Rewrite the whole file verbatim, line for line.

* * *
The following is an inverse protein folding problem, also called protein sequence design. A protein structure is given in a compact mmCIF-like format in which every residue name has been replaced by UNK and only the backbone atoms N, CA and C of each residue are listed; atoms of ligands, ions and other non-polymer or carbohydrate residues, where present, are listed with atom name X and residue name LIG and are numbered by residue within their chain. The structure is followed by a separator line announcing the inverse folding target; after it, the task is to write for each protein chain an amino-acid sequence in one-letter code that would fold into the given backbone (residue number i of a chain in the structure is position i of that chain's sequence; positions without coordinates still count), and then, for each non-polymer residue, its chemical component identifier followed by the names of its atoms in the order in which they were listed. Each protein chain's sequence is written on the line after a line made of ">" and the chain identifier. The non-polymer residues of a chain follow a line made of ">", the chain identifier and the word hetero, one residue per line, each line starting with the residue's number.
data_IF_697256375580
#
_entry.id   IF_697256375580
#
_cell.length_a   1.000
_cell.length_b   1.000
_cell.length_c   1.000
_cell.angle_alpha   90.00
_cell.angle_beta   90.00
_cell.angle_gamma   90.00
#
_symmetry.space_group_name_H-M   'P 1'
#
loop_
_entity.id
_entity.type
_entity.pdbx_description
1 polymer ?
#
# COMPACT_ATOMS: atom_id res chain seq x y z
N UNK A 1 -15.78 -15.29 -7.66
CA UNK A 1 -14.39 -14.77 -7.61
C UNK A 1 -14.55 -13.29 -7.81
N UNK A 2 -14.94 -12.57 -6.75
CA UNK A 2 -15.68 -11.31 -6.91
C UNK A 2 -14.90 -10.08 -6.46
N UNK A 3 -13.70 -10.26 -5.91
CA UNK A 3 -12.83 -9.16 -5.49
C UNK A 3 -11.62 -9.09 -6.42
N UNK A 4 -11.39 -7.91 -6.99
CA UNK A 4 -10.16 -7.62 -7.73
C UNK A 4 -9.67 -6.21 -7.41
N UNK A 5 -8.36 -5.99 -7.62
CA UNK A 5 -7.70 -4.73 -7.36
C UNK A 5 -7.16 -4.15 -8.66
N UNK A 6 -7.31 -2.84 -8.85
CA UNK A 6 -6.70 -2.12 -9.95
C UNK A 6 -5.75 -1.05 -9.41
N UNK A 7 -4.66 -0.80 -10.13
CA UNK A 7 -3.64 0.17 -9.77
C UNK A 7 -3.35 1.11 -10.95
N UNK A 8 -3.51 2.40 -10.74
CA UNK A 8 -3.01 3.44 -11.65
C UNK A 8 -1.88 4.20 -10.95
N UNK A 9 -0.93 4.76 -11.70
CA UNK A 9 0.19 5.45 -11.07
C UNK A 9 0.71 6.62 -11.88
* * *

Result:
The following is an inverse protein folding problem, also called protein sequence design. A protein structure is given in a compact mmCIF-like format in which every residue name has been replaced by UNK and only the backbone atoms N, CA and C of each residue are listed; atoms of ligands, ions and other non-polymer or carbohydrate residues, where present, are listed with atom name X and residue name LIG and are numbered by residue within their chain. The structure is followed by a separator line announcing the inverse folding target; after it, the task is to write for each protein chain an amino-acid sequence in one-letter code that would fold into the given backbone (residue number i of a chain in the structure is position i of that chain's sequence; positions without coordinates still count), and then, for each non-polymer residue, its chemical component identifier followed by the names of its atoms in the order in which they were listed. Each protein chain's sequence is written on the line after a line made of ">" and the chain identifier. The non-polymer residues of a chain follow a line made of ">", the chain identifier and the word hetero, one residue per line, each line starting with the residue's number.
data_IF_697256375580
#
_entry.id   IF_697256375580
#
_cell.length_a   1.000
_cell.length_b   1.000
_cell.length_c   1.000
_cell.angle_alpha   90.00
_cell.angle_beta   90.00
_cell.angle_gamma   90.00
#
_symmetry.space_group_name_H-M   'P 1'
#
loop_
_entity.id
_entity.type
_entity.pdbx_description
1 polymer ?
#
# COMPACT_ATOMS: atom_id res chain seq x y z
N UNK A 1 -15.78 -15.29 -7.66
CA UNK A 1 -14.39 -14.77 -7.61
C UNK A 1 -14.55 -13.29 -7.81
N UNK A 2 -14.94 -12.57 -6.75
CA UNK A 2 -15.68 -11.31 -6.91
C UNK A 2 -14.90 -10.08 -6.46
N UNK A 3 -13.70 -10.26 -5.91
CA UNK A 3 -12.83 -9.16 -5.49
C UNK A 3 -11.62 -9.09 -6.42
N UNK A 4 -11.39 -7.91 -6.99
CA UNK A 4 -10.16 -7.62 -7.73
C UNK A 4 -9.67 -6.21 -7.41
N UNK A 5 -8.36 -5.99 -7.62
CA UNK A 5 -7.70 -4.73 -7.36
C UNK A 5 -7.16 -4.15 -8.66
N UNK A 6 -7.31 -2.84 -8.85
CA UNK A 6 -6.70 -2.12 -9.95
C UNK A 6 -5.75 -1.05 -9.41
N UNK A 7 -4.66 -0.80 -10.13
CA UNK A 7 -3.64 0.17 -9.77
C UNK A 7 -3.35 1.11 -10.95
N UNK A 8 -3.51 2.40 -10.74
CA UNK A 8 -3.01 3.44 -11.65
C UNK A 8 -1.88 4.20 -10.95
N UNK A 9 -0.93 4.76 -11.70
CA UNK A 9 0.19 5.45 -11.07
C UNK A 9 0.71 6.62 -11.88